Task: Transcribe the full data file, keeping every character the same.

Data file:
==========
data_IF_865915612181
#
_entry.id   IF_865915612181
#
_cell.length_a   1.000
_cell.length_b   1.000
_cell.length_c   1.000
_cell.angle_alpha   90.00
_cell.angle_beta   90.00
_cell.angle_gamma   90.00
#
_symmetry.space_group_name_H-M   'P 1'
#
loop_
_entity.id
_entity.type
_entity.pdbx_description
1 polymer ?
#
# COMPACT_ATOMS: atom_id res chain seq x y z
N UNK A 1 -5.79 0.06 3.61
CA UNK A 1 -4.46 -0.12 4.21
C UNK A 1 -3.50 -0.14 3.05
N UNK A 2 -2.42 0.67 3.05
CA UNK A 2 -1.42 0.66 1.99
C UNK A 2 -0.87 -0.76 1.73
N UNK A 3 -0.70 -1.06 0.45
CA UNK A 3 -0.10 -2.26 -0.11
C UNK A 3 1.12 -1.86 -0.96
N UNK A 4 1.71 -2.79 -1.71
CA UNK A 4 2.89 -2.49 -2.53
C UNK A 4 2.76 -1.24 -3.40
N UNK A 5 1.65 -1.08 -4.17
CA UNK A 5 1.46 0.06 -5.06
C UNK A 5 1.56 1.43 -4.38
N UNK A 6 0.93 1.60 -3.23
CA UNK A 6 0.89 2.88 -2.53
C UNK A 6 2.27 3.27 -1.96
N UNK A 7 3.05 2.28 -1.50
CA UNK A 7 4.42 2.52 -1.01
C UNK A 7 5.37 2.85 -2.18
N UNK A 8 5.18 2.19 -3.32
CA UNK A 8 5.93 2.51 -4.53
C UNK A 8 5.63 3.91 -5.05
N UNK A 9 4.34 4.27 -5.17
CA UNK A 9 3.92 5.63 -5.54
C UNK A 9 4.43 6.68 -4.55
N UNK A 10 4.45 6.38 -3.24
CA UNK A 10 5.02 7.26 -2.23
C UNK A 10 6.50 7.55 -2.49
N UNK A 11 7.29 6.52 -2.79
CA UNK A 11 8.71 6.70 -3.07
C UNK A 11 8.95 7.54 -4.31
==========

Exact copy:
data_IF_865915612181
#
_entry.id   IF_865915612181
#
_cell.length_a   1.000
_cell.length_b   1.000
_cell.length_c   1.000
_cell.angle_alpha   90.00
_cell.angle_beta   90.00
_cell.angle_gamma   90.00
#
_symmetry.space_group_name_H-M   'P 1'
#
loop_
_entity.id
_entity.type
_entity.pdbx_description
1 polymer ?
#
# COMPACT_ATOMS: atom_id res chain seq x y z
N UNK A 1 -5.79 0.06 3.61
CA UNK A 1 -4.46 -0.12 4.21
C UNK A 1 -3.50 -0.14 3.05
N UNK A 2 -2.42 0.67 3.05
CA UNK A 2 -1.42 0.66 1.99
C UNK A 2 -0.87 -0.76 1.73
N UNK A 3 -0.70 -1.06 0.45
CA UNK A 3 -0.10 -2.26 -0.11
C UNK A 3 1.12 -1.86 -0.96
N UNK A 4 1.71 -2.79 -1.71
CA UNK A 4 2.89 -2.49 -2.53
C UNK A 4 2.76 -1.24 -3.40
N UNK A 5 1.65 -1.08 -4.17
CA UNK A 5 1.46 0.06 -5.06
C UNK A 5 1.56 1.43 -4.38
N UNK A 6 0.93 1.60 -3.23
CA UNK A 6 0.89 2.88 -2.53
C UNK A 6 2.27 3.27 -1.96
N UNK A 7 3.05 2.28 -1.50
CA UNK A 7 4.42 2.52 -1.01
C UNK A 7 5.37 2.85 -2.18
N UNK A 8 5.18 2.19 -3.32
CA UNK A 8 5.93 2.51 -4.53
C UNK A 8 5.63 3.91 -5.05
N UNK A 9 4.34 4.27 -5.17
CA UNK A 9 3.92 5.63 -5.54
C UNK A 9 4.43 6.68 -4.55
N UNK A 10 4.45 6.38 -3.24
CA UNK A 10 5.02 7.26 -2.23
C UNK A 10 6.50 7.55 -2.49
N UNK A 11 7.29 6.52 -2.79
CA UNK A 11 8.71 6.70 -3.07
C UNK A 11 8.95 7.54 -4.31